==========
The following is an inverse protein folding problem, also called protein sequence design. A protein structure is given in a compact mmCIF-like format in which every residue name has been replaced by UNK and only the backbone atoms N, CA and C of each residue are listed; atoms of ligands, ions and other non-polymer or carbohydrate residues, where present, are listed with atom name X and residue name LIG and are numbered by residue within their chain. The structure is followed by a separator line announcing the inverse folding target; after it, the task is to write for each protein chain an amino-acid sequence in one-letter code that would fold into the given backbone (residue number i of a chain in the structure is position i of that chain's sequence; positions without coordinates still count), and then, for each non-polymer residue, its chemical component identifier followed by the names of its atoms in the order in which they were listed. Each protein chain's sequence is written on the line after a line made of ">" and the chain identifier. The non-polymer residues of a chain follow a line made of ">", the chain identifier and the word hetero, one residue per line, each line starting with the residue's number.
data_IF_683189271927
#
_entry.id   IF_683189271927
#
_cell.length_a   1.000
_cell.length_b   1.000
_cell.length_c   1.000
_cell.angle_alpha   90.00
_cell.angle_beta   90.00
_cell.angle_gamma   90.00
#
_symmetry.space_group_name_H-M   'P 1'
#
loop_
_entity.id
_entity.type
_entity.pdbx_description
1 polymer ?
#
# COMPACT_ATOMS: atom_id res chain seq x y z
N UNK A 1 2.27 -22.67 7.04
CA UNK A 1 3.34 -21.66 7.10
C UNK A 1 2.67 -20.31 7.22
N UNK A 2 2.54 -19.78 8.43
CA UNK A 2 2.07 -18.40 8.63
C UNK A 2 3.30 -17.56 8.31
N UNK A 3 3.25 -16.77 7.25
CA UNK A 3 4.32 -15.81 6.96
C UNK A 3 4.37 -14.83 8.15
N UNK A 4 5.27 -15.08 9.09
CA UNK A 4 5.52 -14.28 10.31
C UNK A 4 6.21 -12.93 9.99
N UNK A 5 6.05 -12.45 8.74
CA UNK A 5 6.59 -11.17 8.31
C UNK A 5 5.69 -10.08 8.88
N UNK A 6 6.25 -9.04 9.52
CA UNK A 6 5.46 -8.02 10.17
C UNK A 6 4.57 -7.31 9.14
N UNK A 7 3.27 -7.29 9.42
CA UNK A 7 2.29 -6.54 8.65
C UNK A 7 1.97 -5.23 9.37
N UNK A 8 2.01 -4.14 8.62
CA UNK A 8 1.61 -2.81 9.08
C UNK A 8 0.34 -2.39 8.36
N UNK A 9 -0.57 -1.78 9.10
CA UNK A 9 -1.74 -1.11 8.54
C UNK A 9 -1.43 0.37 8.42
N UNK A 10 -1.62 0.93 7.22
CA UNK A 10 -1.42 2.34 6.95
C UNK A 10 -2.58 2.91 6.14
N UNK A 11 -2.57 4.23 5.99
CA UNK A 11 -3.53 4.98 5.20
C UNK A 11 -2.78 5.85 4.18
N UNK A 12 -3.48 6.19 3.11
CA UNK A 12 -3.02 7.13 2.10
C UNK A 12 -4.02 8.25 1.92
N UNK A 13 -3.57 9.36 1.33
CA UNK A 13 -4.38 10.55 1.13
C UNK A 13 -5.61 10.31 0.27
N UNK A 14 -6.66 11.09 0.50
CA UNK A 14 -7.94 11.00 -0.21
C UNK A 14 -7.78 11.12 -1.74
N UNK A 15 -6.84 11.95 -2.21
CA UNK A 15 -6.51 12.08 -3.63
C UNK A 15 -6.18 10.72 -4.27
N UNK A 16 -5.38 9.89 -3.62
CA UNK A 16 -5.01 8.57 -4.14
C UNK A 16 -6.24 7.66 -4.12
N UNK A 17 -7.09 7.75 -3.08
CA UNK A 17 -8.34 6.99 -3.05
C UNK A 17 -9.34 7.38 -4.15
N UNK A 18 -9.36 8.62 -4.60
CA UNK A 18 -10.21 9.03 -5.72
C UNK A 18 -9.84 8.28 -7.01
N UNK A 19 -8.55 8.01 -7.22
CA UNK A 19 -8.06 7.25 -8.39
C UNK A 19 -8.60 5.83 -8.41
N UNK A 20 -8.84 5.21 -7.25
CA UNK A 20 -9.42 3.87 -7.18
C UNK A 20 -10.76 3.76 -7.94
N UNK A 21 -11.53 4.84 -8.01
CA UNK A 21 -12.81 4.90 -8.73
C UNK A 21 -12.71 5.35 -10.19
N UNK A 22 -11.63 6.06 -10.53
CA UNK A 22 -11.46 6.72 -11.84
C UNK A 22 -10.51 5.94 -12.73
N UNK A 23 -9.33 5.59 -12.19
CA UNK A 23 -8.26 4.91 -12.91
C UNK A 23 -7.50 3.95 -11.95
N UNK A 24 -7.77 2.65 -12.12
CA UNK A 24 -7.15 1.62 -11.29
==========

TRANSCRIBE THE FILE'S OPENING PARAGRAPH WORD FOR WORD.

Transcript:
The following is an inverse protein folding problem, also called protein sequence design. A protein structure is given in a compact mmCIF-like format in which every residue name has been replaced by UNK and only the backbone atoms N, CA and C of each residue are listed; atoms of ligands, ions and other non-polymer or carbohydrate residues, where present, are listed with atom name X and residue name LIG and are numbered by residue within their chain. The structure is followed by a separator line announcing the inverse folding target; after it, the task is to write for each protein chain an amino-acid sequence in one-letter code that would fold into the given backbone (residue number i of a chain in the structure is position i of that chain's sequence; positions without coordinates still count), and then, for each non-polymer residue, its chemical component identifier followed by the names of its atoms in the order in which they were listed. Each protein chain's sequence is written on the line after a line made of ">" and the chain identifier. The non-polymer residues of a chain follow a line made of ">", the chain identifier and the word hetero, one residue per line, each line starting with the residue's number.